CBS News has learned that Chalabi recently told an Iranian intelligence official that the U.S. had cracked the codes, allowing the U.S. to read communications on everything from Iran's sponsorship of terrorists to its covert operations inside Iraq.
Chalabi has denied passing any classified information to Iran, and Chalabi supporters have asserted that the CIA is out to destroy the former exile.
In Najaf, Iraq, Chalabi said Wednesday it was "false" and "stupid" to assert he had tipped Iran to the code break.
"Where would I get this from?" he asked. "I have no such information. How would I know anything about that? That's stupid from every aspect."
Chalabli was once touted as a strong candidate to lead postwar Iraq by some White House and Pentagon officials, but he has suffered a rapid fall from the grace, in no small measure because the U.S. learned he was giving secret information to Iran.
On May 20, Iraqi police backed by American soldiers raided Chalabi's Baghdad home and offices. Chalabi is a controversial figure who provided the Bush administration with prewar intelligence on supposed weapons of mass destruction in Iraq -- including the now-discredited information about mobile weapons labs.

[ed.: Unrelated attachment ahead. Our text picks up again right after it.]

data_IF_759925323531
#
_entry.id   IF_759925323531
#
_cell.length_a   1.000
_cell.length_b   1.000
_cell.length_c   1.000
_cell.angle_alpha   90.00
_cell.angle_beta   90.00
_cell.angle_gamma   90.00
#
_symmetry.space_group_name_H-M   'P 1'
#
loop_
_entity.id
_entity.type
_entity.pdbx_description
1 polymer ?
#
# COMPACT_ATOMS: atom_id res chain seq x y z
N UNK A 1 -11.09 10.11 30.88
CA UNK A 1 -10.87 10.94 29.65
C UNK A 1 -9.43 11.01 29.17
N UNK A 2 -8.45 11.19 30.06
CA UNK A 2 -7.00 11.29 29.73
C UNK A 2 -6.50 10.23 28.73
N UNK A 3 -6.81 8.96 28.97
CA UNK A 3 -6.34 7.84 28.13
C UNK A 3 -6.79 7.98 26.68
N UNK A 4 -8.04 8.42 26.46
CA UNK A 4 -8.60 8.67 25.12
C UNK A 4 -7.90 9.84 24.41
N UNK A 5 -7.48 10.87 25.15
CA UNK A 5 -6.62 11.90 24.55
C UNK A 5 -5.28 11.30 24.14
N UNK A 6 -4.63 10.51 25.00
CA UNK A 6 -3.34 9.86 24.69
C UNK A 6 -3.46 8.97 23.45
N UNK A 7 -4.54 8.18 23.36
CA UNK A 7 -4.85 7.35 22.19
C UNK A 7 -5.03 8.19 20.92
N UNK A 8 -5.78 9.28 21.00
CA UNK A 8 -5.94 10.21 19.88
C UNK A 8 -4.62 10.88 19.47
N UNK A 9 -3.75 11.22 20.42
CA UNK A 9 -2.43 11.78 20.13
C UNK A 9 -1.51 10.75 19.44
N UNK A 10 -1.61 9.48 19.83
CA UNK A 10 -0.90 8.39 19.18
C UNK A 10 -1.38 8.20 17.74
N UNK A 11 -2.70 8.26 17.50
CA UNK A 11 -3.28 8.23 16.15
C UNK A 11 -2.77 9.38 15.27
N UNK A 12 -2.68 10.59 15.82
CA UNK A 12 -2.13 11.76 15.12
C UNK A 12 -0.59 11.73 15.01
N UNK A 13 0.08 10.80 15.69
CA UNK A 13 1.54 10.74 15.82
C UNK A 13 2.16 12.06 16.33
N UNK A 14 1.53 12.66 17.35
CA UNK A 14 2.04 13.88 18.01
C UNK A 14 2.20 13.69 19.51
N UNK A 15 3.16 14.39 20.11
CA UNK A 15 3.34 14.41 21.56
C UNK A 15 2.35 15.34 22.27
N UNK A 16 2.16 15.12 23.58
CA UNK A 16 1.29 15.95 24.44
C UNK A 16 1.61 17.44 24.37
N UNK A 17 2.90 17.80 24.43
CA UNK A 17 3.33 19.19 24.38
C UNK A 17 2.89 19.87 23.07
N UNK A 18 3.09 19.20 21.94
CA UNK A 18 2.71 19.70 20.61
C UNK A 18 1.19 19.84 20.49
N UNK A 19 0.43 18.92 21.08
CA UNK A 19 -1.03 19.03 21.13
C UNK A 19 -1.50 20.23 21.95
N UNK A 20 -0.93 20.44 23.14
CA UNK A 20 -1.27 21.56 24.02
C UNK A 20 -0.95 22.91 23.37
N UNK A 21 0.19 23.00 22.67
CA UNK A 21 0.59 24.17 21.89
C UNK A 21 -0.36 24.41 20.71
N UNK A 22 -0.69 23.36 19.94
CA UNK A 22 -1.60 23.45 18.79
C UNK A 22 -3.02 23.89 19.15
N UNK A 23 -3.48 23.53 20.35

After the raid on his home and offices, 60 Minutes Correspondent Lesley Stahl reported that the U.S. had evidence Chalabi has been passing highly classified U.S. intelligence to Iran.
The New York Times, citing U.S. intelligence officials, said the U.S. learned of Chalabi's activities when an Iranian intelligence agent in Baghdad sent a coded message to Tehran reporting that Chalabi had told him the U.S. had broken the codes.
According to the message, which was read by the U.S., Chalabi claimed to have gotten the information from an unnamed American who was drunk, the Times said.
Chalabi is still active and visible on the scene in Iraq where he is a member of the Iraqi Governing Council.
Over the Memorial Day weekend, Chalabi was reportedly involved in negotiations to maintain a faltering ceasefire in the city of Kufa between U.S. military and radical Shiite cleric Muqtada al-Sadr.
Chalabi and other Shiite leaders met with al-Sadr representatives and declared there was "a momentum for peace."